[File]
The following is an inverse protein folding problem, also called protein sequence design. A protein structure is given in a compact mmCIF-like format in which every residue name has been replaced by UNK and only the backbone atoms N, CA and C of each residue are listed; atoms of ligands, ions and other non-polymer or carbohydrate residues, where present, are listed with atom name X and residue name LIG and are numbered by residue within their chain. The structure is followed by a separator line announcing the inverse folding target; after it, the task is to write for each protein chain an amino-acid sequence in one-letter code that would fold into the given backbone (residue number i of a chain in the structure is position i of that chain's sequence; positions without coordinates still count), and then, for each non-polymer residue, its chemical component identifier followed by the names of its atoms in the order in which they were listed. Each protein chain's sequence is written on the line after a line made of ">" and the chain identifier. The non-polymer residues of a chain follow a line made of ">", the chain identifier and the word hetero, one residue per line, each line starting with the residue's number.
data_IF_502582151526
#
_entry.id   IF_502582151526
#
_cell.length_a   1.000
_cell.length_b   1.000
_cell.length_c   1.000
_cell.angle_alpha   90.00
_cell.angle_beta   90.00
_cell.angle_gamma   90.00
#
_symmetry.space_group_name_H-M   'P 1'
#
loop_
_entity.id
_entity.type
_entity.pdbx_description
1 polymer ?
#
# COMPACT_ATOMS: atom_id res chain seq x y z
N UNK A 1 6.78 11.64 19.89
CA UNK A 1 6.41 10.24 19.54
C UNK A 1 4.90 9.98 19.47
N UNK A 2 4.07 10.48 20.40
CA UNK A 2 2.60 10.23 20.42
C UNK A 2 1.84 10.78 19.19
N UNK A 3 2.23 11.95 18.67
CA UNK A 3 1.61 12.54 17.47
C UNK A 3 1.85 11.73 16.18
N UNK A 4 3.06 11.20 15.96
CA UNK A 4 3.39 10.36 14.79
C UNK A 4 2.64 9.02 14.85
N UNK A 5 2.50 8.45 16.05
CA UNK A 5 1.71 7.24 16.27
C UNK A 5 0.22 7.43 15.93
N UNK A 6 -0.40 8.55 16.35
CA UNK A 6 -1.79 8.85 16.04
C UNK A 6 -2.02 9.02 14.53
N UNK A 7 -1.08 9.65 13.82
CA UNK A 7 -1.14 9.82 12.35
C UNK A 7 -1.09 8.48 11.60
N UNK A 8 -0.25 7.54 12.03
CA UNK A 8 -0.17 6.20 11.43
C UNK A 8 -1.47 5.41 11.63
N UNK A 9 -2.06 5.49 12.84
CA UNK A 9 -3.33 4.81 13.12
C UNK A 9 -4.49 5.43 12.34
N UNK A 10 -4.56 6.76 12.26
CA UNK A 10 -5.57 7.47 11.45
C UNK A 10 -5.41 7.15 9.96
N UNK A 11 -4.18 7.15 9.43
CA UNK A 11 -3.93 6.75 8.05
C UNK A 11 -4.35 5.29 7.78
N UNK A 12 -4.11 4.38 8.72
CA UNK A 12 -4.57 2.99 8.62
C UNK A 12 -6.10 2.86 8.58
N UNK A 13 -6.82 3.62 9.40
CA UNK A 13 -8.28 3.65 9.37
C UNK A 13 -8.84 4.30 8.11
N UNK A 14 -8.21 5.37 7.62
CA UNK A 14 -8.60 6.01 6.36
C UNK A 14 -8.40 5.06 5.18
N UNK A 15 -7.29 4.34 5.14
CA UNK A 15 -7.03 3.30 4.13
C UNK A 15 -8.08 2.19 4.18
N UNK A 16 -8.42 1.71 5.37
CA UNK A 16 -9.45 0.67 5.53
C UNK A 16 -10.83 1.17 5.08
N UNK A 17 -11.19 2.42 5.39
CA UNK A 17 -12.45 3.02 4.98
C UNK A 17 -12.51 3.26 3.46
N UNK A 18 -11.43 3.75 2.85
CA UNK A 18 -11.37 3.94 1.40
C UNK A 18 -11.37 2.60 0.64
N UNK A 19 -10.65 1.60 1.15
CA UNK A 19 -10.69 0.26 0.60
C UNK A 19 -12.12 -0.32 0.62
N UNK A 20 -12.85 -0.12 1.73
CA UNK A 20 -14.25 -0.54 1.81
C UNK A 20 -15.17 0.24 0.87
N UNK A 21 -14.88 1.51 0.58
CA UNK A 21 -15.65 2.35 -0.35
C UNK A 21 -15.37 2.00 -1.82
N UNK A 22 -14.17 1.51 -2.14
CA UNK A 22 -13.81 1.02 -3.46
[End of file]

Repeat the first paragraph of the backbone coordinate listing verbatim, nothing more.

The following is an inverse protein folding problem, also called protein sequence design. A protein structure is given in a compact mmCIF-like format in which every residue name has been replaced by UNK and only the backbone atoms N, CA and C of each residue are listed; atoms of ligands, ions and other non-polymer or carbohydrate residues, where present, are listed with atom name X and residue name LIG and are numbered by residue within their chain. The structure is followed by a separator line announcing the inverse folding target; after it, the task is to write for each protein chain an amino-acid sequence in one-letter code that would fold into the given backbone (residue number i of a chain in the structure is position i of that chain's sequence; positions without coordinates still count), and then, for each non-polymer residue, its chemical component identifier followed by the names of its atoms in the order in which they were listed. Each protein chain's sequence is written on the line after a line made of ">" and the chain identifier. The non-polymer residues of a chain follow a line made of ">", the chain identifier and the word hetero, one residue per line, each line starting with the residue's number.